ELECTRONIC CULTURE AND FOSSIL FUEL RELIANCE
This solar powered website is a response to the complex ways in which digital media entangle with and contribute to changing ecologies that we experience today.
Digital media are made of stuff. They’re made of metals, chemistries and salts that are sourced from the earth, industrially processed, and manufactured into the devices we use, benefit from, and rely on today. Once discarded, the chemistries from these devices re-enter the earth in various forms of digital rubbish.
Our engagement with solar powered digitality is not a solution, but a mediation on the links between digital media and the future worlds we build for ourselves.
Let us register the toxicity of digital culture and its reliance on fossil fuel extraction. In her analysis of the history electronics, Gabrys reminds us that ‘to produce a two-gram memory microchip, 1.3 kilograms of fossil fuels and materials are required’ (2011: 26). This is particularly significant when we consider the ways in which obsolescence is programmed into digital devices. The global e-waste generated in 2019 mounted to 56.3 million metric tonnes (Forti et al., 2020). This is equivalent to a line of 40-tonne lorries stretching roughly 16,890 kilometres; the length of India five times over, full of e-waste in the form of ‘dead’ matter. It is disused or broken. But it is not dead. If anything, it is on the move.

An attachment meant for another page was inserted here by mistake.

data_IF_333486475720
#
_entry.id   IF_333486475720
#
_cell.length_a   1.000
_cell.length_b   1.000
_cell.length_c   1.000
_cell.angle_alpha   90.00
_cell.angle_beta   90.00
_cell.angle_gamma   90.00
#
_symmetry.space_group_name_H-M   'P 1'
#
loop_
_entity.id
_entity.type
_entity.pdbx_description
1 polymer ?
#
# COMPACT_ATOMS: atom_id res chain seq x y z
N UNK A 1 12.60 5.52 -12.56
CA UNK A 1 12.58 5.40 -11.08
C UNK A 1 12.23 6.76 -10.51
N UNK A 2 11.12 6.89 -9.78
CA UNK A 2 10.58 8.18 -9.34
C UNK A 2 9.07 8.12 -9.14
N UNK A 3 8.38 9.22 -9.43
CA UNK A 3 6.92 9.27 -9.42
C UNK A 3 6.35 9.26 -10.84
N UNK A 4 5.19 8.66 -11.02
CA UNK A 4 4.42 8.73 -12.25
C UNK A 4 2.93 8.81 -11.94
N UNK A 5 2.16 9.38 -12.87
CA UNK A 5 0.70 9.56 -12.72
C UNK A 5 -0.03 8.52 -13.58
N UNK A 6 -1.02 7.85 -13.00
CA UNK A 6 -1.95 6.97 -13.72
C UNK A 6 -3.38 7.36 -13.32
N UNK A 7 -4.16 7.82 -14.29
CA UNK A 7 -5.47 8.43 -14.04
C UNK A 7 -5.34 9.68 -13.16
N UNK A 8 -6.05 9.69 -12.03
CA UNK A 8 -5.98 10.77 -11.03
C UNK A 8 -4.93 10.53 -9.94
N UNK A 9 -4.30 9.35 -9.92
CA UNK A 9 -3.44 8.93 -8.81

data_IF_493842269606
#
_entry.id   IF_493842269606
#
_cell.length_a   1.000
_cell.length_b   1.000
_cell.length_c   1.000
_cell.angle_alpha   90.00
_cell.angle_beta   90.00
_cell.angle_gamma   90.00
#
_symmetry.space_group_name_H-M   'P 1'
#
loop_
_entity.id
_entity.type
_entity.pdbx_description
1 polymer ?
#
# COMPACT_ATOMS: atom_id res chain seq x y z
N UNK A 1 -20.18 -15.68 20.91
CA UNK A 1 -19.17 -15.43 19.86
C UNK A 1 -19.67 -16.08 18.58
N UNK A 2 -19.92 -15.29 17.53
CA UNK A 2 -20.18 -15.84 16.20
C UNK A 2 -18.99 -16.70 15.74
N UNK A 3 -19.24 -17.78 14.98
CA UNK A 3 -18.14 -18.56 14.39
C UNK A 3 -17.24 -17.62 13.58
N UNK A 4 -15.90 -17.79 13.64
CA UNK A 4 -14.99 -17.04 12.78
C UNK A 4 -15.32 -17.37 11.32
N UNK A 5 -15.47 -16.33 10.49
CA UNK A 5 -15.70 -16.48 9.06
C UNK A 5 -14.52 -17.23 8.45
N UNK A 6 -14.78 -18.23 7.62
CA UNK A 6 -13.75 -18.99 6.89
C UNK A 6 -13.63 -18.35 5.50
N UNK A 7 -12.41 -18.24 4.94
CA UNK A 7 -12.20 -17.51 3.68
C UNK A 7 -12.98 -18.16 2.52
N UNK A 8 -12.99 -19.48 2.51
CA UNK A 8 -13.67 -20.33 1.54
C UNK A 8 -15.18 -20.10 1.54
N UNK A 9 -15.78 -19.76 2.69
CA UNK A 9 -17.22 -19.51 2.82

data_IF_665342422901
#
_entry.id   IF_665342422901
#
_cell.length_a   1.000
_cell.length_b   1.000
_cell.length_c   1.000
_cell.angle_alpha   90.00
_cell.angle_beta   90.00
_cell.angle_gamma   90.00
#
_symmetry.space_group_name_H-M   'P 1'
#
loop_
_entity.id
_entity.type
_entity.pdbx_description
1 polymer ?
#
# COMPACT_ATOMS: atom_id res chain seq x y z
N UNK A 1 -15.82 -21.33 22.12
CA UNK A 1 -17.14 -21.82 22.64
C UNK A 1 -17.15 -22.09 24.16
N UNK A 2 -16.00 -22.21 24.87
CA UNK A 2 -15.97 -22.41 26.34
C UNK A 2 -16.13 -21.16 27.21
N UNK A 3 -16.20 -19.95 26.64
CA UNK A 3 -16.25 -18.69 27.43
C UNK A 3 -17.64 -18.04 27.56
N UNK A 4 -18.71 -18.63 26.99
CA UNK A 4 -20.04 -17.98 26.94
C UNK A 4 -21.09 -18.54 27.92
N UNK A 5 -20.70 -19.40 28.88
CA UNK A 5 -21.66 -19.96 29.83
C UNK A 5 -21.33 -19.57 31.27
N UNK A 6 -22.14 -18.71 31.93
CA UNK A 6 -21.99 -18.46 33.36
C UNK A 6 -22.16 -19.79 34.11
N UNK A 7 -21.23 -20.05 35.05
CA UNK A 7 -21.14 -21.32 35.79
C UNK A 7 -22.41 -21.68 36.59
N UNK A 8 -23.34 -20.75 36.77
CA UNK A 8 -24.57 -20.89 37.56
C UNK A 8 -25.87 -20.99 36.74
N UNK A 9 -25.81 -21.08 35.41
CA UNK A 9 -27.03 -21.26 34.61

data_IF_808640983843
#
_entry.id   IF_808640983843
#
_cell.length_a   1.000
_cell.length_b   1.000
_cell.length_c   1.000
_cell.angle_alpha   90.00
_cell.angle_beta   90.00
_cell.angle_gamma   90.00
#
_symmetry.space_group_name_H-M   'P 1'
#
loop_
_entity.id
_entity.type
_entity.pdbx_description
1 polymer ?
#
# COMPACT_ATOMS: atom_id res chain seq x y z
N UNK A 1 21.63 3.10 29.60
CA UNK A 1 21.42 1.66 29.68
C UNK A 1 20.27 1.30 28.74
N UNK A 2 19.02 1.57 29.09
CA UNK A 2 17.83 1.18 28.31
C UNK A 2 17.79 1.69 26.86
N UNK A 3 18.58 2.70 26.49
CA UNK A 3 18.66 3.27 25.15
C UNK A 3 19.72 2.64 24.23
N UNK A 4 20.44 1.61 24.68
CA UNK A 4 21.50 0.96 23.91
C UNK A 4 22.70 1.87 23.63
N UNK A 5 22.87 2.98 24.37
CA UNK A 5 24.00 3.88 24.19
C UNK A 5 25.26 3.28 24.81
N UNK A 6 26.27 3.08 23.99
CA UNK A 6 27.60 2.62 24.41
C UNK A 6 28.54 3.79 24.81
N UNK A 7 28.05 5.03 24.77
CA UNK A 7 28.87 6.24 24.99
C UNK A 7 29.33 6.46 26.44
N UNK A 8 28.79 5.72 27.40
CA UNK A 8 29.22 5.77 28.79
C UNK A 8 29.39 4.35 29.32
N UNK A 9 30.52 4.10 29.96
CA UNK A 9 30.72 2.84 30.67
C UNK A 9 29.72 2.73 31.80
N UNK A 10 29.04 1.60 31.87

Toxicants travel through geologies, atmospheres and bodies of various sorts. With The Sustainable Darkroom, Alice Cazenave theorises toxicity and draws on discussions in decolonial ecology to think through the ways in which media entangle with socio-ecological issues.
MEDIA MAKE DEMANDS
Our research considers the legacy of photographic industries and the relationships between image-making practices and ecological futures. With a focus on analogue photographic processes, we share research and consider less toxic and resource intensive techniques for making, using and disposing of photographic materials.
Whilst we work towards low toxic practices, we acknowledge that we cannot live in a world with no harm. This is partly because of the complex histories and violences that we are entangled with today; colonial histories that enabled the movement of metals and minerals from specific areas of the globe, to facilitate technological developments in the Global North for example. These earth-media-minerals come from somewhere and are processed by people and ecologies in complex ways. Working in social anthropology, Alice Cazenave engages with sustainability, or more accurately, regenerative thinking, from both social and ecological perspectives.
Our concern with media and ecologies extends digitally. This is why we have made the decision to self-host a solar powered website.
Data feel intangible, part of the ether, but they require very physical conditions to keep them floating. Data need to be housed, in huge data centres. These are buildings. They are not clouds. In this way, data management requires territory to be operating in specific parts of the world. Within this we can consider historical genocides and displacement of peoples that enabled control and access to these parts of the world, to enable the infrastructures that maintain our technological cultures. Part of our research considers the violences implicit in our vision practices, remembering Haraway, ‘with whose blood were my eyes crafted?’ (Haraway,1988).